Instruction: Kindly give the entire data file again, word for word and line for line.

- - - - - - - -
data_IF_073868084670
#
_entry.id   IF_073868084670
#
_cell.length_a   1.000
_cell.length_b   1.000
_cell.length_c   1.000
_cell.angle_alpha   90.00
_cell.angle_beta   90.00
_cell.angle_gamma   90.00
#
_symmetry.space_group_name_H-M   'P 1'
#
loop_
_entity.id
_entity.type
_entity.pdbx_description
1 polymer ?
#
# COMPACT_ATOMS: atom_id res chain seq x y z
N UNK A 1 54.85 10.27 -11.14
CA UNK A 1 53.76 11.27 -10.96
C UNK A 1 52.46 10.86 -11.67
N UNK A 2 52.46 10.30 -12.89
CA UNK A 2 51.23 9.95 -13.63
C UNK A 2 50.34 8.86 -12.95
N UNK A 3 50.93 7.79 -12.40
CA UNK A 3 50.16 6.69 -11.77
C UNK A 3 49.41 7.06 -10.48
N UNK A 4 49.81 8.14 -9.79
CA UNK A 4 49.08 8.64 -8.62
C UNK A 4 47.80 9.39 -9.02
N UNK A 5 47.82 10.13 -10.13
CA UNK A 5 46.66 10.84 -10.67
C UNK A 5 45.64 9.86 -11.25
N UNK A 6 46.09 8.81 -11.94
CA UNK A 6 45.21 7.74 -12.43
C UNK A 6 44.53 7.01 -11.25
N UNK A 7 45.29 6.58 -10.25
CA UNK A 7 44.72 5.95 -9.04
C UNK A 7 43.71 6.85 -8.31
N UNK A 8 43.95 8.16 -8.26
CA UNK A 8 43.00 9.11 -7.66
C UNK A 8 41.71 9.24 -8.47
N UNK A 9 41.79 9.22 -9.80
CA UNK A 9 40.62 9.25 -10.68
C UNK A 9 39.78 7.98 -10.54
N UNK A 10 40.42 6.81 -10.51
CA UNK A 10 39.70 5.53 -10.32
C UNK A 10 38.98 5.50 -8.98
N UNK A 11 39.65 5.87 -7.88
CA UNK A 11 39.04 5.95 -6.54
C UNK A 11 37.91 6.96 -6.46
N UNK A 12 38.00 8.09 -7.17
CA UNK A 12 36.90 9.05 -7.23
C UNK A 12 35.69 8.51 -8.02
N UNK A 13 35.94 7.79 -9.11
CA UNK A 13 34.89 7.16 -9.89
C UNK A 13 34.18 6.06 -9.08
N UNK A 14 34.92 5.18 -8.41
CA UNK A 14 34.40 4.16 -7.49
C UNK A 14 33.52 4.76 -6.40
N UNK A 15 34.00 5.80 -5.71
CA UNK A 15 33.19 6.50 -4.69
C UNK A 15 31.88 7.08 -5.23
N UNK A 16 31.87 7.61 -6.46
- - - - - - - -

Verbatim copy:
data_IF_073868084670
#
_entry.id   IF_073868084670
#
_cell.length_a   1.000
_cell.length_b   1.000
_cell.length_c   1.000
_cell.angle_alpha   90.00
_cell.angle_beta   90.00
_cell.angle_gamma   90.00
#
_symmetry.space_group_name_H-M   'P 1'
#
loop_
_entity.id
_entity.type
_entity.pdbx_description
1 polymer ?
#
# COMPACT_ATOMS: atom_id res chain seq x y z
N UNK A 1 54.85 10.27 -11.14
CA UNK A 1 53.76 11.27 -10.96
C UNK A 1 52.46 10.86 -11.67
N UNK A 2 52.46 10.30 -12.89
CA UNK A 2 51.23 9.95 -13.63
C UNK A 2 50.34 8.86 -12.95
N UNK A 3 50.93 7.79 -12.40
CA UNK A 3 50.16 6.69 -11.77
C UNK A 3 49.41 7.06 -10.48
N UNK A 4 49.81 8.14 -9.79
CA UNK A 4 49.08 8.64 -8.62
C UNK A 4 47.80 9.39 -9.02
N UNK A 5 47.82 10.13 -10.13
CA UNK A 5 46.66 10.84 -10.67
C UNK A 5 45.64 9.86 -11.25
N UNK A 6 46.09 8.81 -11.94
CA UNK A 6 45.21 7.74 -12.43
C UNK A 6 44.53 7.01 -11.25
N UNK A 7 45.29 6.58 -10.25
CA UNK A 7 44.72 5.95 -9.04
C UNK A 7 43.71 6.85 -8.31
N UNK A 8 43.95 8.16 -8.26
CA UNK A 8 43.00 9.11 -7.66
C UNK A 8 41.71 9.24 -8.47
N UNK A 9 41.79 9.22 -9.80
CA UNK A 9 40.62 9.25 -10.68
C UNK A 9 39.78 7.98 -10.54
N UNK A 10 40.42 6.81 -10.51
CA UNK A 10 39.70 5.53 -10.32
C UNK A 10 38.98 5.50 -8.98
N UNK A 11 39.65 5.87 -7.88
CA UNK A 11 39.04 5.95 -6.54
C UNK A 11 37.91 6.96 -6.46
N UNK A 12 38.00 8.09 -7.17
CA UNK A 12 36.90 9.05 -7.23
C UNK A 12 35.69 8.51 -8.02
N UNK A 13 35.94 7.79 -9.11
CA UNK A 13 34.89 7.16 -9.89
C UNK A 13 34.18 6.06 -9.08
N UNK A 14 34.92 5.18 -8.41
CA UNK A 14 34.40 4.16 -7.49
C UNK A 14 33.52 4.76 -6.40
N UNK A 15 34.00 5.80 -5.71
CA UNK A 15 33.19 6.50 -4.69
C UNK A 15 31.88 7.08 -5.23
N UNK A 16 31.87 7.61 -6.46